The Tax Foundation has released another tax map, this one comparing states on their reliance on sales taxes. Unsurprisingly, we’re No. 1.
TF analyst Janelle Cammenga contrasts the sales tax with the income tax.
Sales taxes are consumption taxes, which are more economically neutral than taxes on capital and income. The reason stems from a commonsense principle: if you tax something, you get less of it. Sales taxes target only current consumption, while income taxes hit both present consumption and future consumption, because they fall on earnings that would either be used for either immediate consumption or saved for future consumption. When the income tax falls on earnings that would be used for future consumption, it also functions as a tax on investment because consumption deferred to the future is paid for with current savings.
Of the top sales tax states, she writes,
Washington—which has neither a corporate nor an individual income tax but levies a harmful gross receipts tax on businesses—relies the most on sales tax revenue, which accounts for 46.4 percent of its total tax collections. Tennessee, which does not tax wage income and will fully repeal its tax on investment income by 2021, has the second-highest reliance on sales taxes at 41.5 percent of state and local tax collections. Louisiana is the third-most reliant on sales tax revenue, with 41.0 percent of tax collections attributable to sales taxes. South Dakota, which does not collect corporate or individual income taxes, is next with 39.6 percent.
Although Washington, Tennessee, South Dakota, and Nevada (39.4 percent) all rely heavily on the sales tax, they are not high-tax states. All four states forgo an individual income tax and choose to raise a large portion of their revenue through the sales tax instead.
It’s about choices. And, remarkably, as the Washington Research Council has written, Washington’s choices have led to revenue performance that is similar to that of most states.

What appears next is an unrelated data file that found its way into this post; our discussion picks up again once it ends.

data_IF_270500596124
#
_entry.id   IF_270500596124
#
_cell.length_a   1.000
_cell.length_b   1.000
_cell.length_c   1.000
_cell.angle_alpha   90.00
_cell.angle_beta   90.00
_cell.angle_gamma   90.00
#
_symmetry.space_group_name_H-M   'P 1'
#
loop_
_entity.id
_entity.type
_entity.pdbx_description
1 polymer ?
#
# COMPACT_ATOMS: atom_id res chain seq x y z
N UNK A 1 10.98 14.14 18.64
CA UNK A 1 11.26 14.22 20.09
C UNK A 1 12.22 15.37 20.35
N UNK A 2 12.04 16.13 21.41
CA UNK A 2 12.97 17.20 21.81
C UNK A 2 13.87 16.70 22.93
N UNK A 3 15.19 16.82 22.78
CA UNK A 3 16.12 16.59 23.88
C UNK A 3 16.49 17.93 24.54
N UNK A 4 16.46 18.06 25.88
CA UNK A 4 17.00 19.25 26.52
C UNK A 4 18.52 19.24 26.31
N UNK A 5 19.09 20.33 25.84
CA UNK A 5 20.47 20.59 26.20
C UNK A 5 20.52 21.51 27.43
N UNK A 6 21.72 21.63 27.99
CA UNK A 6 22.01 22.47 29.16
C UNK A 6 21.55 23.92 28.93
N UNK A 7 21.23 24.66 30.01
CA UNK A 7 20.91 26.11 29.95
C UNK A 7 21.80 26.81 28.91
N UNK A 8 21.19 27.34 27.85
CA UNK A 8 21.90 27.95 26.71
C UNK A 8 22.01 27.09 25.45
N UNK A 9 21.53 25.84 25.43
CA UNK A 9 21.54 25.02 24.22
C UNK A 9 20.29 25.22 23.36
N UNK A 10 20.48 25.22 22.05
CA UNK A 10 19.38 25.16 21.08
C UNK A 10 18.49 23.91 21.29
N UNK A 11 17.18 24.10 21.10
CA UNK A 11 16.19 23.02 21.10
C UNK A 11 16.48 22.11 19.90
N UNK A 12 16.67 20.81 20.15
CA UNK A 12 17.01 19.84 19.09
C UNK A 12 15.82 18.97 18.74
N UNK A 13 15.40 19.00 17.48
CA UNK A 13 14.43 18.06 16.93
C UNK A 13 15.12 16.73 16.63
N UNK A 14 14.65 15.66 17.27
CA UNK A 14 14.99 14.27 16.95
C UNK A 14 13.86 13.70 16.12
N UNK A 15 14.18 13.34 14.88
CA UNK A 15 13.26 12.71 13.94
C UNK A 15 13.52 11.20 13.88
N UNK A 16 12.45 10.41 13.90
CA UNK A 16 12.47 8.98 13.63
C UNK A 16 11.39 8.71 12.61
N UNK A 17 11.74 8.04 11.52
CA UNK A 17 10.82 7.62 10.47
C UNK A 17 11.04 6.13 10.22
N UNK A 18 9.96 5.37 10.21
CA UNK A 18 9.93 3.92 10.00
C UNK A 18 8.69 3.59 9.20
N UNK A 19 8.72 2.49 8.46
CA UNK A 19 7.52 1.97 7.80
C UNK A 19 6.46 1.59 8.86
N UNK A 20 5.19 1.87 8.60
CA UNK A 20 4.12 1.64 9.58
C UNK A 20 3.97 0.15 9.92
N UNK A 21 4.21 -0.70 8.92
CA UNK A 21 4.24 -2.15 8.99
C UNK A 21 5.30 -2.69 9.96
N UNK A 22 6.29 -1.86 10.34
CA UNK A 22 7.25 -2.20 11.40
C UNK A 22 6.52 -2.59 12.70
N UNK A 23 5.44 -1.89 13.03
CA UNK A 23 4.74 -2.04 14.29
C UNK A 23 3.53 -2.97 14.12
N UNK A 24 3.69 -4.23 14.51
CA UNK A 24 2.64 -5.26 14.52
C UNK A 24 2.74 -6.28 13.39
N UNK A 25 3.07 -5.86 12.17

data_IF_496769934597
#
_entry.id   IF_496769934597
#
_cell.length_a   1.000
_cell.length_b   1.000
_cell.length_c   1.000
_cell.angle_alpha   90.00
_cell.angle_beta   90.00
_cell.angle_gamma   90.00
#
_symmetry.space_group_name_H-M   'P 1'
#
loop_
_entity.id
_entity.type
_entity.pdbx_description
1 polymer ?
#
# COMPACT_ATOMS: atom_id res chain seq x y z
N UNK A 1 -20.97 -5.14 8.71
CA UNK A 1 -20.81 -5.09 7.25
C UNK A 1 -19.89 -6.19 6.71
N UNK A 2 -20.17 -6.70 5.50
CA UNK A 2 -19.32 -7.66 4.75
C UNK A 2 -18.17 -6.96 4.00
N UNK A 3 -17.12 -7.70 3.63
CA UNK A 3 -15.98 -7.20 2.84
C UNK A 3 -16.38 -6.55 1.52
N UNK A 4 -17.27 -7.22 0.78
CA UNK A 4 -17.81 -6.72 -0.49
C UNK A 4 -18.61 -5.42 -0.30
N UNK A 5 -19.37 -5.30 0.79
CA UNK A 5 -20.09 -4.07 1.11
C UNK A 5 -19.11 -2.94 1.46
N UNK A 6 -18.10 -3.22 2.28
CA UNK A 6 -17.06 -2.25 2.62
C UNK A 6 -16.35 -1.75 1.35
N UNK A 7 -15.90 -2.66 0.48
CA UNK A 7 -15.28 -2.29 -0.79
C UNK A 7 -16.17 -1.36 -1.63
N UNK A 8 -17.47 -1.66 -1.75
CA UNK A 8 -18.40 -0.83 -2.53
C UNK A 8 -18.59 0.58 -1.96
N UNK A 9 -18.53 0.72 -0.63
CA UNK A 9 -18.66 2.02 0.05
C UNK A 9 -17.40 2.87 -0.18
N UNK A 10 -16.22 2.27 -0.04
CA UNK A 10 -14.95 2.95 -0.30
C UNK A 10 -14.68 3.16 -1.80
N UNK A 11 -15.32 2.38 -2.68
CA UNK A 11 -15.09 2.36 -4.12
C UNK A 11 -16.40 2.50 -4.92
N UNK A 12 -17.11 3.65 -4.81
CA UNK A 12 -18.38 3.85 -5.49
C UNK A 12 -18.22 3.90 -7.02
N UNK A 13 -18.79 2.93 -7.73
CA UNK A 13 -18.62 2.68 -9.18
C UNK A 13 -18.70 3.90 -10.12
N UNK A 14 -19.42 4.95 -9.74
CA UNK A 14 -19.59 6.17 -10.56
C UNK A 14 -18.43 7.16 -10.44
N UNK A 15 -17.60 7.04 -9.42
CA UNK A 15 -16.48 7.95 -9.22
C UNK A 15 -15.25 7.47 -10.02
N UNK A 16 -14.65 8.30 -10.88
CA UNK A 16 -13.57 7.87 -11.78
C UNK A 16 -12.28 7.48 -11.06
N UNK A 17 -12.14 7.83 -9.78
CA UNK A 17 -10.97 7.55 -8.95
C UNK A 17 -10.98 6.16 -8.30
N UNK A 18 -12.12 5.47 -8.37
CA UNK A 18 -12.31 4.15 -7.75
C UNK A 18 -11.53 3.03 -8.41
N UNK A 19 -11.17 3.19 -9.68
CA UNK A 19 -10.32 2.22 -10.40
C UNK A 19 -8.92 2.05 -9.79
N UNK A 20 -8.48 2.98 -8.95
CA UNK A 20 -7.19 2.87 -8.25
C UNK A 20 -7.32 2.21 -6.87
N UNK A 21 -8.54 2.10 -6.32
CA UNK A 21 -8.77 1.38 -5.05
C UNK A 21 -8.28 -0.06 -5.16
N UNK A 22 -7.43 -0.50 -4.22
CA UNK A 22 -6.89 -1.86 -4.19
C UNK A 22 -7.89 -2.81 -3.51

Washington’s tax structure is unusual,but it yields revenues that are similar to other states by multiple metrics…
Despite its lack of an income tax, Washington’s state and local taxes per capita have largely tracked the national average (see Chart 3 on page 2). In 2016 (the most recent data available), Washington’s state and local taxes per capita were $5,050, above the national average of $4,946. By this measure, Washington ranked 17th in the nation.
As a share of personal income, Washington’s state and local taxes rank near the middle of the pack at 28th among the states. Washington’s rank is lower by this measure than per capita because its personal income per capita is consistently higher than the national average. In 2017, Washington ranked ninth highest in the country in personal income per capita. [Citations omitted.]
As we’ve seen in recent years, revenue growth has been among the highest among the 50 states. And, as Clay Hill with the Association of Washington Business has observed, the truth is that Washington state’s tax system has contributed to the state’s run of economic growth.
Some additional perspective from TF:
Sales taxes are the second largest source of state and local tax revenue, accounting for 23.6 percent of total U.S. state and local tax collections in fiscal year 2016 (the latest data available; see Facts & Figures Table 8). Only property taxes are a greater source of state and local tax revenue.
The most recent interstate comparisons from TF show Washington ranking No. 28 in property tax reliance.